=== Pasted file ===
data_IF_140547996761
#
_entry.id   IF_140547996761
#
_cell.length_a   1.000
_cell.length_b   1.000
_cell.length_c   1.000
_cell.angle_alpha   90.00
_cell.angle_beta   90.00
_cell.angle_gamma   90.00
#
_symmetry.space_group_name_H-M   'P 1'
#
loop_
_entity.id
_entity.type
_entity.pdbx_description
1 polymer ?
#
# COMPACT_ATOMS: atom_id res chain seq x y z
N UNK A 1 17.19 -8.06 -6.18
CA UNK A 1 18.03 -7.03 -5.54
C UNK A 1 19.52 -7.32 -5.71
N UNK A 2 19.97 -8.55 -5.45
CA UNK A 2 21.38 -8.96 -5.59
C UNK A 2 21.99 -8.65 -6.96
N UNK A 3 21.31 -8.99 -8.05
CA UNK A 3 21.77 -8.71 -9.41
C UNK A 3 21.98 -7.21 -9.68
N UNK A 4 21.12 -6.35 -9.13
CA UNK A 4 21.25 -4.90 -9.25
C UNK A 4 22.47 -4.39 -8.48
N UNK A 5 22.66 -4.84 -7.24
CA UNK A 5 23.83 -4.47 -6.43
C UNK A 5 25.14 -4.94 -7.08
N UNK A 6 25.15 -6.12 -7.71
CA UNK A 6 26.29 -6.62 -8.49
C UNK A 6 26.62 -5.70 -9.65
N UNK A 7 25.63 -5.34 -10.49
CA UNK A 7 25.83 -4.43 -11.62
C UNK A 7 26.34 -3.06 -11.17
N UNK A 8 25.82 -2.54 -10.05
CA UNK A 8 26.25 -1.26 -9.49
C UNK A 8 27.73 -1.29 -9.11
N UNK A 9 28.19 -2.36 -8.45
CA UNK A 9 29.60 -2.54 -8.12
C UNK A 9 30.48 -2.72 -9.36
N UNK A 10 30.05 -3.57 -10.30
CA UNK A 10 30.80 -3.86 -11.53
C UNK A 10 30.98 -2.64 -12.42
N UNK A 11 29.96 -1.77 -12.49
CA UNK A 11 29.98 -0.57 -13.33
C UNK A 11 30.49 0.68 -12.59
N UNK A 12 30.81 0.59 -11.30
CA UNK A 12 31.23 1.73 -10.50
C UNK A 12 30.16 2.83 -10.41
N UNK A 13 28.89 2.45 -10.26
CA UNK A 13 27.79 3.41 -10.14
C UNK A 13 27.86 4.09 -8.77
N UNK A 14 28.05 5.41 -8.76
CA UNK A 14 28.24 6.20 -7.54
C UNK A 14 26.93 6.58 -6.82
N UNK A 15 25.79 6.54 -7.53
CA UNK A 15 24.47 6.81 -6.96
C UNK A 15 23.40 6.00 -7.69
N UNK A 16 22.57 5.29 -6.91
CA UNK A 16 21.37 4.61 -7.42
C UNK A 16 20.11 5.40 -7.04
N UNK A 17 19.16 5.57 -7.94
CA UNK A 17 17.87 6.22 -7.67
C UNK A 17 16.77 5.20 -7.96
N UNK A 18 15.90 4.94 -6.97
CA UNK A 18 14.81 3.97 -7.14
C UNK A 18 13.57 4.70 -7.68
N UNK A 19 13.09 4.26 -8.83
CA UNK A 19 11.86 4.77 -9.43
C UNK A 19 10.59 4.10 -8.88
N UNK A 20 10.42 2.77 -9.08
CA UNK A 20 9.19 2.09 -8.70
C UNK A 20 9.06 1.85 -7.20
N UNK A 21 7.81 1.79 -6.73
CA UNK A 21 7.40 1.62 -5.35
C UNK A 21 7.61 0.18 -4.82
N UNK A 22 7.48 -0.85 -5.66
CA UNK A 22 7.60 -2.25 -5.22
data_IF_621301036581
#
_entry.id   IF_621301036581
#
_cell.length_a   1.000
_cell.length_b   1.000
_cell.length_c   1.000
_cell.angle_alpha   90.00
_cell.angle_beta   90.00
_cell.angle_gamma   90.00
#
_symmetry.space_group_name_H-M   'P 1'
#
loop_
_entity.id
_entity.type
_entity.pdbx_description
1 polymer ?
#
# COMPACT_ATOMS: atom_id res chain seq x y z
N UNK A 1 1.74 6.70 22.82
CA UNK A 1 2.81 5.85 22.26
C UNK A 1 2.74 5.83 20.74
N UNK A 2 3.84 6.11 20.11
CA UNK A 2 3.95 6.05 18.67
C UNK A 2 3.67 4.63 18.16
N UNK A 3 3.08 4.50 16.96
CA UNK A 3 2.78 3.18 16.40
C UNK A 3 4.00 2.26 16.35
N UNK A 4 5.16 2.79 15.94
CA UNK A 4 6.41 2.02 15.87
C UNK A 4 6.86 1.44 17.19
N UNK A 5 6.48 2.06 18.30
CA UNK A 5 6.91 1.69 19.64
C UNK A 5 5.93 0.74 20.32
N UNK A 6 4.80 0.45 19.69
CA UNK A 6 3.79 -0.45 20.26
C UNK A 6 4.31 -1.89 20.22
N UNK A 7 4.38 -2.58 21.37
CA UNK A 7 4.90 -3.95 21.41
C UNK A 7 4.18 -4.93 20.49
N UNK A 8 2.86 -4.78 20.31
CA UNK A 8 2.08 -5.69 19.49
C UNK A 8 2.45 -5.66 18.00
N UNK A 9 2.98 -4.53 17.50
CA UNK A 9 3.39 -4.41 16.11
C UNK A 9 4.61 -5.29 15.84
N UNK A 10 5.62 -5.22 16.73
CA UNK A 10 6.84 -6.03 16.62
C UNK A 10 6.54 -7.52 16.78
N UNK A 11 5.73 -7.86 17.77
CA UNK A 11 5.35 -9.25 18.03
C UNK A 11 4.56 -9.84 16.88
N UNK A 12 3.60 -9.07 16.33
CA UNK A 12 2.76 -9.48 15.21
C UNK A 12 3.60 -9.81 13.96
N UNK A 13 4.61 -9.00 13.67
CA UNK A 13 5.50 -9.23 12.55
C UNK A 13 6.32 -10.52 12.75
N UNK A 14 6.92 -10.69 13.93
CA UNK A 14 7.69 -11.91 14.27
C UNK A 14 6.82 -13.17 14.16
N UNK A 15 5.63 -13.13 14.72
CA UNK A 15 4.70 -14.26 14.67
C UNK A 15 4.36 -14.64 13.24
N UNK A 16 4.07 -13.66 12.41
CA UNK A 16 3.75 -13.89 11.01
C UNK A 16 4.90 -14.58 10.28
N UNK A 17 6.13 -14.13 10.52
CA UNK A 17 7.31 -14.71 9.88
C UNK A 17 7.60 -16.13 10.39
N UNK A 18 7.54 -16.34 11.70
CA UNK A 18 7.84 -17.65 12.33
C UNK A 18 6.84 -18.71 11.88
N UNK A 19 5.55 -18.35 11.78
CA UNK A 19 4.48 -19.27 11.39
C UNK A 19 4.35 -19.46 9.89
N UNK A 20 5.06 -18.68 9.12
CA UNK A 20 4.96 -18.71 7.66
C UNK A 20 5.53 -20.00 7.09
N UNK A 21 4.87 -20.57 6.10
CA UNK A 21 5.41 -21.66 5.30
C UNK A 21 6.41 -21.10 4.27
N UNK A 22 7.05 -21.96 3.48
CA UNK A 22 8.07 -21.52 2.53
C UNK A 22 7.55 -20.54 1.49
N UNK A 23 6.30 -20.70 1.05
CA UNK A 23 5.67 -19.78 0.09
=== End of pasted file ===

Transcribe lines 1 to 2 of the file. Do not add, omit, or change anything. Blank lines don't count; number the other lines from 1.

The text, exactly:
data_IF_140547996761
#